After each performance of Carroll: Berserkur there is a Q&A with our cast and creatives.
Your thoughts, impressions and experiences are important to us as a growing theatre company and we will share our answers to the most frequent questions here.
Tickets are still available to our limited run at Tjarnarbio: http://midi.is/atburdir/1/8849/
Where did the characters come from, how was the casting process?
We started by working from the individual. We did psycho-physical exercises focused on the Self, sometimes we worked with particular phases of our lives such as child, teenager and adult. We were curious about the choices we had made and how our self image had changed through those years: what we chose to hide and what we chose to show. Finding taboos within ourselves that we could really play with was a key theme we wanted to explore from Alice in Wonderland. We discovered that the teenager was particularly fragile as many decisions we made in those years affected so strongly who we are today.
From watching each other do and present these exercises we experienced similar emotions and atmospheres that we identified with particular characters and events in Alice in Wonderland. "Hmm, that feels like the Queen - I think this quality would be very interesting for the Cat."
From there those discoveries were worked further into quite grotesque and stylised characteristics, which were supported with symbolic and playful costumes and scenic design. The performers researched and devised their own scenes and texts based on these discoveries. Some had early on had an idea of what taboo they wanted to work and experiment with. Somehow casting became an effortless fit within our company.
Where did the end scene come from?
Because the costumes came from those stylised taboos, those sides of ourselves we normally hide but for the purpose of the show exaggerated and presented on stage, we wanted to take the costumes off and show what was underneath. That it is OK to have these darker sides, these "different shadows of Alice" as we call them in our rehearsals, because everyone has them (and plenty more). That this one quality is not what defines a person. We wanted to show different bodies together on stage in a raw manner and simply share these sides of ourselves, accept, and leave the costume, our taboo, behind for the audience - knowing that it's still a part of us.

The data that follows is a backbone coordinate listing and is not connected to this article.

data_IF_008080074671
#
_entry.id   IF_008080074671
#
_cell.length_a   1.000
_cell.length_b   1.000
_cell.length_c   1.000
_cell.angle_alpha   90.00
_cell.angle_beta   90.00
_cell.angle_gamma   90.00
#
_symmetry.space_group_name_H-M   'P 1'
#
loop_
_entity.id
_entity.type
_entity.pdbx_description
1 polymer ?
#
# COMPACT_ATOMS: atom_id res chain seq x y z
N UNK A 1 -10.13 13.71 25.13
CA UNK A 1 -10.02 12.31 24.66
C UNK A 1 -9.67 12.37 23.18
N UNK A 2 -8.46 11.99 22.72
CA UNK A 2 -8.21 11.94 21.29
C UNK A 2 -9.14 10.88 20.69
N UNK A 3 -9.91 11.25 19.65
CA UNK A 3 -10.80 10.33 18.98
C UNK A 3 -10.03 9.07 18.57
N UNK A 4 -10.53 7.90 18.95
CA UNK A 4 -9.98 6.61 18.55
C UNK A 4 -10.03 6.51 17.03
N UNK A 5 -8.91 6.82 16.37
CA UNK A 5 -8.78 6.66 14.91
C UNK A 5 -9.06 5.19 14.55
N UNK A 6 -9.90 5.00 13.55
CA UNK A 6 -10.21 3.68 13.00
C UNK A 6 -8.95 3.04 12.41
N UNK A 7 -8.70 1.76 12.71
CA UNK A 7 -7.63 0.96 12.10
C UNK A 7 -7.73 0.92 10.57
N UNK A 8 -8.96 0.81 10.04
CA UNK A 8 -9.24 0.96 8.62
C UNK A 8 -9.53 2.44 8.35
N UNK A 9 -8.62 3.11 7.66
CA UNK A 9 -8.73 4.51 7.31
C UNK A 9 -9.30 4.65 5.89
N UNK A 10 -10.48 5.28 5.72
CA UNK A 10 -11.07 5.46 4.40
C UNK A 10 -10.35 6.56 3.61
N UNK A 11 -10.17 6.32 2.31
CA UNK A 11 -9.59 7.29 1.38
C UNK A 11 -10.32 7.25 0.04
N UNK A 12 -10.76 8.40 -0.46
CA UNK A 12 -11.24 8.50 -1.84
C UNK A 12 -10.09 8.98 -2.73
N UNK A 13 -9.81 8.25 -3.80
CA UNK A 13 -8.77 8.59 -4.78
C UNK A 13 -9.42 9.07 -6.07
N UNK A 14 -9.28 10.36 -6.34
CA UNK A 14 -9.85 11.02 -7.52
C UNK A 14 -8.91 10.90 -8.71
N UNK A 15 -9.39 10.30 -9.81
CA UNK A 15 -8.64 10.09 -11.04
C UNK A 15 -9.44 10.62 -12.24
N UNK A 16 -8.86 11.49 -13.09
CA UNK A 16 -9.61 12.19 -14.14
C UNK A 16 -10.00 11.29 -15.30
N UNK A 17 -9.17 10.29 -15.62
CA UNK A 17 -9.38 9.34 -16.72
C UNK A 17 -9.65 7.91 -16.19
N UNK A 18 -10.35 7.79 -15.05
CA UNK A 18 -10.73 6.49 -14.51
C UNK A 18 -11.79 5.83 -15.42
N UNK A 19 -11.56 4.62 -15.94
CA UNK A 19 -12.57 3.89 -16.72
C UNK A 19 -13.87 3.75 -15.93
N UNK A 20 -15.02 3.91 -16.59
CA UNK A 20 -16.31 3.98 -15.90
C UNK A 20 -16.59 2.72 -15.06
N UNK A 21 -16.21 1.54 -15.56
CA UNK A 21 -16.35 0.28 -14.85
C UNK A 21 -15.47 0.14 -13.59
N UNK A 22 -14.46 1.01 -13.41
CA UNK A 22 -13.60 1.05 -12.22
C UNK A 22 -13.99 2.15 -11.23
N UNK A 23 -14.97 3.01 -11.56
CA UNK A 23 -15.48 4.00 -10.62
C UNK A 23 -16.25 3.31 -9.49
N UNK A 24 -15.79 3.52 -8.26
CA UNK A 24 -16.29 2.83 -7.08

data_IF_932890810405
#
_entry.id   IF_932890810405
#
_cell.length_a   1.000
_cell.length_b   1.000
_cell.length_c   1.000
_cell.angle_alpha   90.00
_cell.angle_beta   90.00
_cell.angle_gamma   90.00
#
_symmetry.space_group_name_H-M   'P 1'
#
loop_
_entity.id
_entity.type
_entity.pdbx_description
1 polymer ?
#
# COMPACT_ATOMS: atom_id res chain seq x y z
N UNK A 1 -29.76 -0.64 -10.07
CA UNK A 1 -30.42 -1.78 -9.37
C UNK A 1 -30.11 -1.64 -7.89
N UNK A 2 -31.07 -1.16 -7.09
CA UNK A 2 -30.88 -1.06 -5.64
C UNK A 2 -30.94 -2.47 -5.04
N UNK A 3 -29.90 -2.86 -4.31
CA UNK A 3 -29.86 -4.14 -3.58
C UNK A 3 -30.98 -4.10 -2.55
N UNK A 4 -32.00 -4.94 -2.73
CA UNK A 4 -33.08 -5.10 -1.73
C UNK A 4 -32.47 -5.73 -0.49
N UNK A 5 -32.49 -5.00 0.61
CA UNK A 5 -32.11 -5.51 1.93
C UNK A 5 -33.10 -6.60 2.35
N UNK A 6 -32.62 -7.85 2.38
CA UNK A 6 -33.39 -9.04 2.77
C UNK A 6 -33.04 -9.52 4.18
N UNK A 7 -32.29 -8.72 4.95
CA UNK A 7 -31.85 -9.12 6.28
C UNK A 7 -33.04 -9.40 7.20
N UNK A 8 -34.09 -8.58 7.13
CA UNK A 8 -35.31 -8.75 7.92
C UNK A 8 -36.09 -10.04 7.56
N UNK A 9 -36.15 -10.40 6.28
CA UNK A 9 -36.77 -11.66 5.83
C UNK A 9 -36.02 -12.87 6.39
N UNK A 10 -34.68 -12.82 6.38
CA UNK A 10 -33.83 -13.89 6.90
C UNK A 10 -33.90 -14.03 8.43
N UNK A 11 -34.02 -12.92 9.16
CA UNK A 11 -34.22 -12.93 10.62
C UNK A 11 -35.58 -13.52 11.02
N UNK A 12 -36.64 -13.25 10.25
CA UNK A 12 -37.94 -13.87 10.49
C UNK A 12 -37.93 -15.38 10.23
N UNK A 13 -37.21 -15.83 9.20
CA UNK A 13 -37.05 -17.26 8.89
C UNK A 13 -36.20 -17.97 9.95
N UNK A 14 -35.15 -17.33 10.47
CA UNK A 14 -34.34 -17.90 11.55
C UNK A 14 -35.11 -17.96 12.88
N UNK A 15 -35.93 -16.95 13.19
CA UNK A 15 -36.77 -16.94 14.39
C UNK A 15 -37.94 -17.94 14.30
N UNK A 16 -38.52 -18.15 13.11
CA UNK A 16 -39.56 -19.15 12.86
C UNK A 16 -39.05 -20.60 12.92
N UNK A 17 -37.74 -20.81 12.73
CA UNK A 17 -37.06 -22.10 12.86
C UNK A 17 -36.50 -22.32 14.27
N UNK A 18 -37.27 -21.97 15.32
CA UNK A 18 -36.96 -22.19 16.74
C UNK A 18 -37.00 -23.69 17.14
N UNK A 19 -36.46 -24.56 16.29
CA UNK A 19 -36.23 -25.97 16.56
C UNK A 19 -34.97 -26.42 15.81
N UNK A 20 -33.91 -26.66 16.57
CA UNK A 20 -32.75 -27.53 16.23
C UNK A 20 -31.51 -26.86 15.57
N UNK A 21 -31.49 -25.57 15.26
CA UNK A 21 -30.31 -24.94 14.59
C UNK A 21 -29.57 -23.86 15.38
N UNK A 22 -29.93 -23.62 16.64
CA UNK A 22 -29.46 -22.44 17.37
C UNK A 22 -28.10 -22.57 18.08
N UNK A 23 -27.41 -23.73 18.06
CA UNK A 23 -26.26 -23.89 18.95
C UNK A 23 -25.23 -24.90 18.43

Where did the confessions come from?
These are real confessions we gathered through a survey. Everyone in our company participated as well, and then we divided the confessions between the characters as we thought best suited their qualities and dramaturgy. So they are hopefully all truthful, and some were in fact so crude we unfortunately couldn't find a place for them onstage.
I did not enjoy sitting on a damn flower pot for a whole scene... Will that change as you continue adapting the performance?
Of course we want everyone to feel safe and enjoy themselves at our production. However, we are interested in exploring what else Alice experiences on her journey through these nine different three - five minute character scenes. How she shrank, grew, and was challenged differently by each character. We want to see how theatre can offer these different emotions and experiences rather than only being a comfortable place you enter, sit down and perhaps even fall asleep, grab a drink during break and then continue the second act in the dark. We hope that the audience experience themselves as Alice and can embrace these different confrontations, but of course we need to provide that experience in a safe manner.
Are there limitations to audience participation, how free can we be?
We decided to have certain limitations, for example how the chess pieces guide you through the space in three different groups rather than the audience walking freely. But it is an exciting challenge for us to embrace the audiences in whatever way they want to play with us, and we are eager to practice and learn from what you have to offer us.